Saying “Crippled” Leads to Arrest

Make sure your Newspeak dictionary is up to date, and study it carefully on a daily basis. Use of previously innocuous words that our rulers have arbitrarily forbidden can lead to arrest:
A man who says he was charged with disorderly conduct after using the word “crippled” to promote a comedian with muscular dystrophy claims Cincinnati police violated his free speech rights, and the comedian agrees.

Forest Thomer, of Cold Spring, Ky., is to appear in a Cincinnati courtroom on the charge Wednesday. He was cited by Cincinnati police last month at a park after he and comedian Ally Bruener say he asked people if they wanted to “laugh at the crippled girl.”

The question was not intended to demean his friend Bruener, but to promote her next comedy show and her website, the two said Monday. Bruener, who is in a wheelchair because of the degenerative muscle disorder, said she would approach people after Thomer asked them the question, tell a joke and talk about her next performance. Thomer also would record some of the public’s responses for use on Bruener’s website, showing people saying: “I laughed at the crippled girl.”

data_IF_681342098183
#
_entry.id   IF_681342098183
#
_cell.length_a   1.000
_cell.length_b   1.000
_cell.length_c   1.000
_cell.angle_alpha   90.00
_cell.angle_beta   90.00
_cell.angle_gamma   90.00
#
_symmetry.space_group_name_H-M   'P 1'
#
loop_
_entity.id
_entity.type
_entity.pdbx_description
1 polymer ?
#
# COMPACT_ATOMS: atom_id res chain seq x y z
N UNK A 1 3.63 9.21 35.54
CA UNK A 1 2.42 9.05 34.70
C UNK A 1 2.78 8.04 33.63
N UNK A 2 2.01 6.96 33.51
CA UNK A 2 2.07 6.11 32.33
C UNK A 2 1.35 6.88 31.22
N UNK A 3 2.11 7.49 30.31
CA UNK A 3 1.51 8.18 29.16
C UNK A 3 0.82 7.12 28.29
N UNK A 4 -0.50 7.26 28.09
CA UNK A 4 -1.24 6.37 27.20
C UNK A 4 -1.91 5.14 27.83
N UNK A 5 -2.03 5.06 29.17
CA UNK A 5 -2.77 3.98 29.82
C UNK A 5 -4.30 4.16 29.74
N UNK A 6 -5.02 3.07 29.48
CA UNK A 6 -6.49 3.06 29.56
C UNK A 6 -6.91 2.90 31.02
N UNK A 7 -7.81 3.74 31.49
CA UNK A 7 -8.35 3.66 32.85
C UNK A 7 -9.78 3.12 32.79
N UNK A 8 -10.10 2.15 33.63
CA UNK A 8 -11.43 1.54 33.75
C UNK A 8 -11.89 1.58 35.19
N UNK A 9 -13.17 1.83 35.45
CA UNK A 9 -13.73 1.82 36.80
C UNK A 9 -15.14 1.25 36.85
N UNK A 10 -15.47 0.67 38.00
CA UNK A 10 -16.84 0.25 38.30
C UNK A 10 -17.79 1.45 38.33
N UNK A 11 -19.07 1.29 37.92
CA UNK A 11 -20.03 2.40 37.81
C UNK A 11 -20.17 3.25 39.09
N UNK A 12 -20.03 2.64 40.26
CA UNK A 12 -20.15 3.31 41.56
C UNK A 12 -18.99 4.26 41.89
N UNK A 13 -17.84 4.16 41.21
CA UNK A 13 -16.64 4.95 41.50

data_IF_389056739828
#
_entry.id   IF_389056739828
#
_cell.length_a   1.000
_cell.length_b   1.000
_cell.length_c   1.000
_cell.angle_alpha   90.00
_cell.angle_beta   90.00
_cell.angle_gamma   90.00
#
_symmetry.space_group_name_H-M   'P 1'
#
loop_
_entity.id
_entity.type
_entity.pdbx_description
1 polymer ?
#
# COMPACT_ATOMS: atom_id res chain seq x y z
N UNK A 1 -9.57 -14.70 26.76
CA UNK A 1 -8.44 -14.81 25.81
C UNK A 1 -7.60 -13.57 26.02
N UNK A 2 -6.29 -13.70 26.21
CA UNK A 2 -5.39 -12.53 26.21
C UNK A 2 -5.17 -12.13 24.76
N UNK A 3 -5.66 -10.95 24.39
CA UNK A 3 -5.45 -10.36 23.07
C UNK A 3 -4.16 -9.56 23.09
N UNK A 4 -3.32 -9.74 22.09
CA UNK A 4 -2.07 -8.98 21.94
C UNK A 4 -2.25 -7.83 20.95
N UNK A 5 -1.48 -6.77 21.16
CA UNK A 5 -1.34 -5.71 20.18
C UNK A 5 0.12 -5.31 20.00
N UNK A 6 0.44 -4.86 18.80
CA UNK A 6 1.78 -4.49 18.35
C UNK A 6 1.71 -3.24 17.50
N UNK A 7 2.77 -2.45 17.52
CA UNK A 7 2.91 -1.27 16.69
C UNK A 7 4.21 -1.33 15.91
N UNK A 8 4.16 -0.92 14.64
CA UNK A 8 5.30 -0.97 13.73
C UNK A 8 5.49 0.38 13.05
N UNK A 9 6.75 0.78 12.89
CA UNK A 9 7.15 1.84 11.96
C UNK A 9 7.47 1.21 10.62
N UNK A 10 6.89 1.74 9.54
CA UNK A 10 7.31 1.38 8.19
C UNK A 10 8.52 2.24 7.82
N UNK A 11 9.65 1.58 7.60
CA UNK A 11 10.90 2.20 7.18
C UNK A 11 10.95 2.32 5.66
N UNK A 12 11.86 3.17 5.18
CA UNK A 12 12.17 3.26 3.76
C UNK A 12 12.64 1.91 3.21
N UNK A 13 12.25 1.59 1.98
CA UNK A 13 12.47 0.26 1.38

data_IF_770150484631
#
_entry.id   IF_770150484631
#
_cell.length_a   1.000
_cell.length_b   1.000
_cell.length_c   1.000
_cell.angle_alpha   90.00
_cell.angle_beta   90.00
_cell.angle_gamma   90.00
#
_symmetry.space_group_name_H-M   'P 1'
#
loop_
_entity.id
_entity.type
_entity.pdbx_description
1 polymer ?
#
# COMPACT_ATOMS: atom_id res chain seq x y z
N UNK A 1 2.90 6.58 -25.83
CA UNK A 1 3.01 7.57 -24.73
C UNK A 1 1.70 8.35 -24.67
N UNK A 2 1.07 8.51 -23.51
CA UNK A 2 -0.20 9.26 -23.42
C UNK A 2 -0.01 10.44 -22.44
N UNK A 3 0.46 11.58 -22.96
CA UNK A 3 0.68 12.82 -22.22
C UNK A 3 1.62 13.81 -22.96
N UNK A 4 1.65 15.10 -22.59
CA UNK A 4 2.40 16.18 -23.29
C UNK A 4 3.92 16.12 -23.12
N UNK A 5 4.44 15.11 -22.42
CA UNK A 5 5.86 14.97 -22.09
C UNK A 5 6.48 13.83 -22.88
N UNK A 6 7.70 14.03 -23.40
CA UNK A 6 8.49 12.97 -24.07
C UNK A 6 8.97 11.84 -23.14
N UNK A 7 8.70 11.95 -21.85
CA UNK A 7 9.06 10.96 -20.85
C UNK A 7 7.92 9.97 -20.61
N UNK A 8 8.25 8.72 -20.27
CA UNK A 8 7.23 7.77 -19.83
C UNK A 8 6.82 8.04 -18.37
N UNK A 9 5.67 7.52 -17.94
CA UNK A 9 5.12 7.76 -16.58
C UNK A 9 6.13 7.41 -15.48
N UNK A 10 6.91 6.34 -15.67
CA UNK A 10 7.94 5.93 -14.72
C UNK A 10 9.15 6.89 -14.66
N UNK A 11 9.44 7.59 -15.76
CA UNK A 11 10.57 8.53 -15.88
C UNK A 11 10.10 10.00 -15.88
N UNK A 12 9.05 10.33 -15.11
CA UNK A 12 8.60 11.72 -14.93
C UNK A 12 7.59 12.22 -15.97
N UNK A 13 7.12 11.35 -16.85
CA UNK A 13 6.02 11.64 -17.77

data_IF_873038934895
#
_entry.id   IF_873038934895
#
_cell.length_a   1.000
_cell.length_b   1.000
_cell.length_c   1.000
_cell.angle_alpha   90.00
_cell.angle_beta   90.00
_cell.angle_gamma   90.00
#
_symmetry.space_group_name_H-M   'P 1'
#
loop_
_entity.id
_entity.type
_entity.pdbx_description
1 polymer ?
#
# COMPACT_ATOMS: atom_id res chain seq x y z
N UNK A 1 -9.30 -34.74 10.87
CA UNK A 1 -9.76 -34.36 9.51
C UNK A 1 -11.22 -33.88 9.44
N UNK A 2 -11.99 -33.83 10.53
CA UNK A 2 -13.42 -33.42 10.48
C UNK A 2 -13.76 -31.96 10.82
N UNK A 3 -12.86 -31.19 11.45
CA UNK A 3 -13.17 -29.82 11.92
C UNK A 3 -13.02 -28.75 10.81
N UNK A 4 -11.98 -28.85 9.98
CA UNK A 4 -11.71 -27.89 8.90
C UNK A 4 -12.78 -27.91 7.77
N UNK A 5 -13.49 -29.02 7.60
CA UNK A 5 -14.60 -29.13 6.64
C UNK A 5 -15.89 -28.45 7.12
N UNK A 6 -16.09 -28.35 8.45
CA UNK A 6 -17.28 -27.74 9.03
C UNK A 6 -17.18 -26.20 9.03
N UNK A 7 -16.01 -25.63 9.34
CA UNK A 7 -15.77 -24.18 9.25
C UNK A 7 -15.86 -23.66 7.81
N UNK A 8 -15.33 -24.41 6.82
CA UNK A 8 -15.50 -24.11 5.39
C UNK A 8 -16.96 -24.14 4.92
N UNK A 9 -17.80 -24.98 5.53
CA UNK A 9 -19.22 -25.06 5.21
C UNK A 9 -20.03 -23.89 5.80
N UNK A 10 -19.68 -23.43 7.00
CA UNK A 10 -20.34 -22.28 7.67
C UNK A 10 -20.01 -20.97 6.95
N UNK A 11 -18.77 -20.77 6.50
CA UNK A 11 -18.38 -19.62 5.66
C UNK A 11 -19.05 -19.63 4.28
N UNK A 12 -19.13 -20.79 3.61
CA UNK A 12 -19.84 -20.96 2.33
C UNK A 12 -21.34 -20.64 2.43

For his thought crime, Thomer could get 30 days in the hoosegow.

As for the crippled— I mean, as for the person of handicappedness,
“I don’t think words have power until you react negatively to them,” said Bruener.

They don’t, but our PC rulers do, so watch your tongue. By the way, the word Chinaman is also forbidden now, in case you hadn’t heard. No one seems to know why.


1 comment:

  1. Goodness! My mother was crippled ... and my entire family are thought-criminals, for we have always used that word, rather than one of the ever-changing euphemisms.


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